I remember as I was beginning my path as an architect that I had very little guidance. Since I know that many of you are in a similar circumstance, I've decided to create this resource section where we will have links to all things usefull to architects at all stages of your career. For now, I'll list books that I've found to be excellent. Over time, I'll add many more tools of the trade along with how I've used them as a design professional. If you have suggestions for resources, please send them here.
Tyson Stevens, CEO
- Whether you're designing a building or a spoon, fundamental principles of design will apply. Learning these basic principles will be the foundation of all of your future designs.
- This book by Francis Ching goes beyond basic design principles and describes specific considerations for designing architecture. It will help you understand fundamental considerations in architectural design.
- To many aspiring architects, the educational component can be a bit daunting. This book is a very easy read and uses a humorous approach to explain some things you can expect to experience in architectural school.
- Another great book from Mr. Ching, he teaches you how to view drawing as a way to tease out design ideas and not simply to recreate something on paper.
- This book puts forth a simple but essential approach to the art of freehand sketching. Sketching is an indispensable tool for the architect and this book will show you how to utilize it.
- Color Drawing contains a wide variety of color and rendering techniques from traditional media to more contemporary software methods.
- Seven essays on how to be an architect. Written by the master.
- Rem Koolhaas duscusses a more spontaneous approach to architecture and urban design - a so-called culture of congestion.
- I read this book as part of an in-depth architectural theory course, and have never been the same since. For anyone struggling to break free from the status quo, this is for you.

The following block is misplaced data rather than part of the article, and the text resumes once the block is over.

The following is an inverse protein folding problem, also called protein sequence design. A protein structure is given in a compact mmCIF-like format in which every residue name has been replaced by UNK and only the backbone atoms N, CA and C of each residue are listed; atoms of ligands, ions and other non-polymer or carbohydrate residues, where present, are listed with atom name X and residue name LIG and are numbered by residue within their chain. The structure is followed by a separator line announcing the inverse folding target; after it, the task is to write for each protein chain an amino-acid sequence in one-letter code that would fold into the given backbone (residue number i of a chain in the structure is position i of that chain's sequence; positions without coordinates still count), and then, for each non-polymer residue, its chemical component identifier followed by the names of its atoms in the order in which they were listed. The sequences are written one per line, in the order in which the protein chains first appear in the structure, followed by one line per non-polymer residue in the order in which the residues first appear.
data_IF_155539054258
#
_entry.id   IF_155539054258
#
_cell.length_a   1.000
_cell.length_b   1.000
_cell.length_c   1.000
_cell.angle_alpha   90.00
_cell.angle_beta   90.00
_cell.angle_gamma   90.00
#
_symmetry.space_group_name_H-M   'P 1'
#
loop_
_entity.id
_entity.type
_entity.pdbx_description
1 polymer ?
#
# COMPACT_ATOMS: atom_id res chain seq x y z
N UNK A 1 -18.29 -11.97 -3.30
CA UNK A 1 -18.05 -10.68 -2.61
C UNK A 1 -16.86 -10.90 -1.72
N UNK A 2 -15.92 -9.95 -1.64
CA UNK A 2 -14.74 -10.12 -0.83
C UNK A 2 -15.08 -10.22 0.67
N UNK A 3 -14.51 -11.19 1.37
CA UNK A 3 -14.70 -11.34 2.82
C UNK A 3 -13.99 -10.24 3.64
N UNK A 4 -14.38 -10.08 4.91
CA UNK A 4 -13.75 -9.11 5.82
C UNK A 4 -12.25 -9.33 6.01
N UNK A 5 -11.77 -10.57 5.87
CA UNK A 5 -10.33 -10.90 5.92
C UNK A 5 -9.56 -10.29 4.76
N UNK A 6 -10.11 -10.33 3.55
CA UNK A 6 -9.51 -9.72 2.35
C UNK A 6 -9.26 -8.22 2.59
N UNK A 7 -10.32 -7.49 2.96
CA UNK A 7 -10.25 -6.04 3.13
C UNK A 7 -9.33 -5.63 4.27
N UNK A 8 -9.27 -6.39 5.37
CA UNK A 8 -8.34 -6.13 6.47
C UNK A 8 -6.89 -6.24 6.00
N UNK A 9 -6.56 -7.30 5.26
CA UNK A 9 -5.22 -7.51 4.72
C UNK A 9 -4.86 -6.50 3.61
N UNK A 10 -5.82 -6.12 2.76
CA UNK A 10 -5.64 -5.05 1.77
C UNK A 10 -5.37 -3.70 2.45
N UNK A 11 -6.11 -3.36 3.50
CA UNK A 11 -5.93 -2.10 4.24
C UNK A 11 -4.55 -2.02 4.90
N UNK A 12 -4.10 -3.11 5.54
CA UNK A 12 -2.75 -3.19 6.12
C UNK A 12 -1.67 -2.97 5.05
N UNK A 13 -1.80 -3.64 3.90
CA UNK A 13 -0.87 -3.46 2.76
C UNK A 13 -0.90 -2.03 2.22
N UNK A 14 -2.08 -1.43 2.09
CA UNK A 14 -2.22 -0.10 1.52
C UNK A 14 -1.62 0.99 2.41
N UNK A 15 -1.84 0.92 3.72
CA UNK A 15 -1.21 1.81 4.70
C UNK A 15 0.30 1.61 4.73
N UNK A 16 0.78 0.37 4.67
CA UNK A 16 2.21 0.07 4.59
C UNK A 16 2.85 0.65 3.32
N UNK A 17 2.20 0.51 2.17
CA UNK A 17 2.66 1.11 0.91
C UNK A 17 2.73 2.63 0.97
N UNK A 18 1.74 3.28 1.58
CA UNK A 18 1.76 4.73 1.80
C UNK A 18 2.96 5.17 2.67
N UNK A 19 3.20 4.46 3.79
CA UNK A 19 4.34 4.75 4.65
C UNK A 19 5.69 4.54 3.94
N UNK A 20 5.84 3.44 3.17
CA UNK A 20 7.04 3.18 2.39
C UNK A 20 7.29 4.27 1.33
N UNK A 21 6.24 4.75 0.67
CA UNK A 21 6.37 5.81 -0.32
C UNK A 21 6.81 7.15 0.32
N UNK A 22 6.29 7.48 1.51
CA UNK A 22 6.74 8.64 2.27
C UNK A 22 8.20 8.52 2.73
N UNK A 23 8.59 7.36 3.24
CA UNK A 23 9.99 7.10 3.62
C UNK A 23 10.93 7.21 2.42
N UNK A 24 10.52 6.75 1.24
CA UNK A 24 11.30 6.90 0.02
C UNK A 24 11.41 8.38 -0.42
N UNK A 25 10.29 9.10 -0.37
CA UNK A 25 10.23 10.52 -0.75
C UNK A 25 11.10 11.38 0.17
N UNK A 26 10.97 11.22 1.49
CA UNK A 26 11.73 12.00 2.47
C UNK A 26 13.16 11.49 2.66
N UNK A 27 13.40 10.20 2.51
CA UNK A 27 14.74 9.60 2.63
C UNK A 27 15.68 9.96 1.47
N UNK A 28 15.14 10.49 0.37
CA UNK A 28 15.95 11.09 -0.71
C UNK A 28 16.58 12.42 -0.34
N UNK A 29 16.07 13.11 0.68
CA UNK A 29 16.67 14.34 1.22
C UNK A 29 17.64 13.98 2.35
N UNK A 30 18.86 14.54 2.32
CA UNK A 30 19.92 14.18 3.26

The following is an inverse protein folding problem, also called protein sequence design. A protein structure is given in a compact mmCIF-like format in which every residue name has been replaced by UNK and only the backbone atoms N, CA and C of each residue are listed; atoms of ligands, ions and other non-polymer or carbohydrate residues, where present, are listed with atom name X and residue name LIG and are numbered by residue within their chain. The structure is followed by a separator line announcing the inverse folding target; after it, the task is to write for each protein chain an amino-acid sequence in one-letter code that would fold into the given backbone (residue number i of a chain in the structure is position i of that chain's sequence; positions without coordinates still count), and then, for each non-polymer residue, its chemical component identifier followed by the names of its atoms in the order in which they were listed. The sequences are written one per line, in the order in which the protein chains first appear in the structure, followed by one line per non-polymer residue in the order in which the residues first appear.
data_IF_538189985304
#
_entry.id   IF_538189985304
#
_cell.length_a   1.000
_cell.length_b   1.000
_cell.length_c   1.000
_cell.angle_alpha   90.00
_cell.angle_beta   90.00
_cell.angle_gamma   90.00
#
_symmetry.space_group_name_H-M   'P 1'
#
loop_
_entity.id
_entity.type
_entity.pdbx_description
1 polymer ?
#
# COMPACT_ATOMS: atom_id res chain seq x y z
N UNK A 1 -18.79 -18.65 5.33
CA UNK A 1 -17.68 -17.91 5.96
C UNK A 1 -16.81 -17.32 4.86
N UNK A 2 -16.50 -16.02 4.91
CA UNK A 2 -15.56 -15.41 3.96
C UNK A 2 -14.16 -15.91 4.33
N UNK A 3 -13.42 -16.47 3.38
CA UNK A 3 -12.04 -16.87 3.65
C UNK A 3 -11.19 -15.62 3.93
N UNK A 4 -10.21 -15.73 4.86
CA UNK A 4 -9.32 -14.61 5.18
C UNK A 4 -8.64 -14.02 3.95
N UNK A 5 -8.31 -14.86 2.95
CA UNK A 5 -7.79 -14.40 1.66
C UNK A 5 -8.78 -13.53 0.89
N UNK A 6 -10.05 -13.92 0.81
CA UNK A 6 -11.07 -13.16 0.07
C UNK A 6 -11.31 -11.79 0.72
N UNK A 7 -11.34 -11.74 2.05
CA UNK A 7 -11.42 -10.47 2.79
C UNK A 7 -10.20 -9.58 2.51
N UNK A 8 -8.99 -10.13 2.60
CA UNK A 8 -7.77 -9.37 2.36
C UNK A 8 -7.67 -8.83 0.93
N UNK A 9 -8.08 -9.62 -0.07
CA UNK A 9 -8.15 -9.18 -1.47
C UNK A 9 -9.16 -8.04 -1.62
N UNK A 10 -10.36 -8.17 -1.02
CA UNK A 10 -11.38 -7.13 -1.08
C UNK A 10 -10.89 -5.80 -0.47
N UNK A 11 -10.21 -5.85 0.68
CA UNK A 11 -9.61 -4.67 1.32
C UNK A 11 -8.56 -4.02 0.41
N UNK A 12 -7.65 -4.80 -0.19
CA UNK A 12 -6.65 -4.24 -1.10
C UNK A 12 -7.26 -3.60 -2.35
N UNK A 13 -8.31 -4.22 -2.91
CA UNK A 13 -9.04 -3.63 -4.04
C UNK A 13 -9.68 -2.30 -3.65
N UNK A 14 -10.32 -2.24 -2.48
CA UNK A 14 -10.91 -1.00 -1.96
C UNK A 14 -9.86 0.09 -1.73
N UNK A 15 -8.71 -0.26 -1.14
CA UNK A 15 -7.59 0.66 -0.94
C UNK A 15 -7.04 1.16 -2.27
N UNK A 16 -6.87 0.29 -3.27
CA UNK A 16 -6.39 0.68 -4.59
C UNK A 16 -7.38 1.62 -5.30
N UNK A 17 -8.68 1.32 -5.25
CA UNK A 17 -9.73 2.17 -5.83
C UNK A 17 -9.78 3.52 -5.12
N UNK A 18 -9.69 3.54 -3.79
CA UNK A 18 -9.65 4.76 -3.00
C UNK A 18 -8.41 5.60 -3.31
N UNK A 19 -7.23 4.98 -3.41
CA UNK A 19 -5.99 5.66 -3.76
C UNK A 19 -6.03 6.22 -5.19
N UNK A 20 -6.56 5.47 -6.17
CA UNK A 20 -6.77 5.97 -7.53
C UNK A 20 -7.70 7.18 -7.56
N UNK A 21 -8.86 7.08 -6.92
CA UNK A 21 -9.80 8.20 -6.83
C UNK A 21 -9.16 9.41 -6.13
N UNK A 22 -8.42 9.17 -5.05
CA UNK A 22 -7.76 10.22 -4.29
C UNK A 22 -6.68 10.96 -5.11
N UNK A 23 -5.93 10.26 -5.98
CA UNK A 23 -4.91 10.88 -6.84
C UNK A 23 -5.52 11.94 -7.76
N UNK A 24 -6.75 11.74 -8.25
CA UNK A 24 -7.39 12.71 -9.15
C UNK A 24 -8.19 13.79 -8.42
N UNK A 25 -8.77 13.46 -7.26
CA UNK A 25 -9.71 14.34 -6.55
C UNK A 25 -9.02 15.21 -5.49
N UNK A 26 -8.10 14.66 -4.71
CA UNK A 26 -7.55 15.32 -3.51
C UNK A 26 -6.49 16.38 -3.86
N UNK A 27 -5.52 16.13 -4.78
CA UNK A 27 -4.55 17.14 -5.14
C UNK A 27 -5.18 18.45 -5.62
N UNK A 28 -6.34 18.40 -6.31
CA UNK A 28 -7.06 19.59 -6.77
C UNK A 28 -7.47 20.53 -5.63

- A groundbreaking piece for its time, and still highly influential in urban studies today. Jane Jacobs explains what causes cities to decay or prosper and how short-sighted city planning had become.
- If you are just beginning your study of urban design, this book by Edmund Bacon would be a good place to start. This book contains a vast collection of drawings aimed at helping you conceptualize the order and logic of the city.
- This book is for those seeking a less academic approach to urbanism. James Kunstler discusses the ills of suburbia in terms of the dying conception of public good. The automobile and suburbia are the primary cause and result of the current public paradigm.
- A detailed look at the unwanted consequences of a suburban lifestyle. It's a book that will bring home the real cost of our current everyday life.
- This book takes a bit of stamina, but is a masterpiece. It speaks about how technology, nature, and society can all be balanced within the city.
- This work uses Chicago as a case study to discover how changing economic and technological factors effect the evolution of the city.
- Most cities today enjoy very sophisticated infrastructure systems, but when the western united states was being settled, there was no prospect for basic needs or future expansion. This book outlines the sacrifice required to create habitable land in this sparsely populated region.
- One of the biggest mistakes a young architect can make is to be ignorant about the realities of contemporary architectural practice. This book provides a good overall base to understand the major contemporary business models as a foundation to build your career.
- A book for those with an entrepreneurial spirit. It's one of the best books I've ever read about business. Read it, you won't be sorry.
- Seth Godin is a business and marketing genius. In this book he talks about how we value people in the marketplace and gives you advice as to how you can make yourself indispensible. In a profession where the future is always uncertain, you'll need a strategy to make yourself valuable.
- My professor gave me this book during my thesis semester. It's brilliant.
- It's a book about negative space. It's a great way to start seeing the city better. Not to mention the drawings are incredible.
- This book is in narrative form, but once you've read it you'll never look at your hometown the same.